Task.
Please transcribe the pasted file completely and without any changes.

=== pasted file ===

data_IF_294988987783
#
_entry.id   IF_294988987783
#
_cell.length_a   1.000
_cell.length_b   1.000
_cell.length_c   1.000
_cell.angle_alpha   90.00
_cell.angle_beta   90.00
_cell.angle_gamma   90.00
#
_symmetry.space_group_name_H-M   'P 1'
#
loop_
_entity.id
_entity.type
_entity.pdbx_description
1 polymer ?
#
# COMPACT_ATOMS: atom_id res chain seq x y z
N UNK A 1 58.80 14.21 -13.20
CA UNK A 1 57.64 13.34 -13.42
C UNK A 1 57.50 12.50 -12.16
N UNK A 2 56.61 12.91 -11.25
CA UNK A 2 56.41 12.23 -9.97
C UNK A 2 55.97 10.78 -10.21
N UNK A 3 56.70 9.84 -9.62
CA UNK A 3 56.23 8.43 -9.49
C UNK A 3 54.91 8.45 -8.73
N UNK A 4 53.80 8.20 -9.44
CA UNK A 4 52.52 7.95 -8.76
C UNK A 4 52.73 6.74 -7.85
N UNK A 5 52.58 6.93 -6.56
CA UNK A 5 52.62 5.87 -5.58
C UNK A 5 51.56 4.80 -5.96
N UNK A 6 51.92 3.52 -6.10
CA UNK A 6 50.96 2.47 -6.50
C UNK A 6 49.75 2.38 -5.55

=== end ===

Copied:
data_IF_294988987783
#
_entry.id   IF_294988987783
#
_cell.length_a   1.000
_cell.length_b   1.000
_cell.length_c   1.000
_cell.angle_alpha   90.00
_cell.angle_beta   90.00
_cell.angle_gamma   90.00
#
_symmetry.space_group_name_H-M   'P 1'
#
loop_
_entity.id
_entity.type
_entity.pdbx_description
1 polymer ?
#
# COMPACT_ATOMS: atom_id res chain seq x y z
N UNK A 1 58.80 14.21 -13.20
CA UNK A 1 57.64 13.34 -13.42
C UNK A 1 57.50 12.50 -12.16
N UNK A 2 56.61 12.91 -11.25
CA UNK A 2 56.41 12.23 -9.97
C UNK A 2 55.97 10.78 -10.21
N UNK A 3 56.70 9.84 -9.62
CA UNK A 3 56.23 8.43 -9.49
C UNK A 3 54.91 8.45 -8.73
N UNK A 4 53.80 8.20 -9.44
CA UNK A 4 52.52 7.95 -8.76
C UNK A 4 52.73 6.74 -7.85
N UNK A 5 52.58 6.93 -6.56
CA UNK A 5 52.62 5.87 -5.58
C UNK A 5 51.56 4.80 -5.96
N UNK A 6 51.92 3.52 -6.10
CA UNK A 6 50.96 2.47 -6.50
C UNK A 6 49.75 2.38 -5.55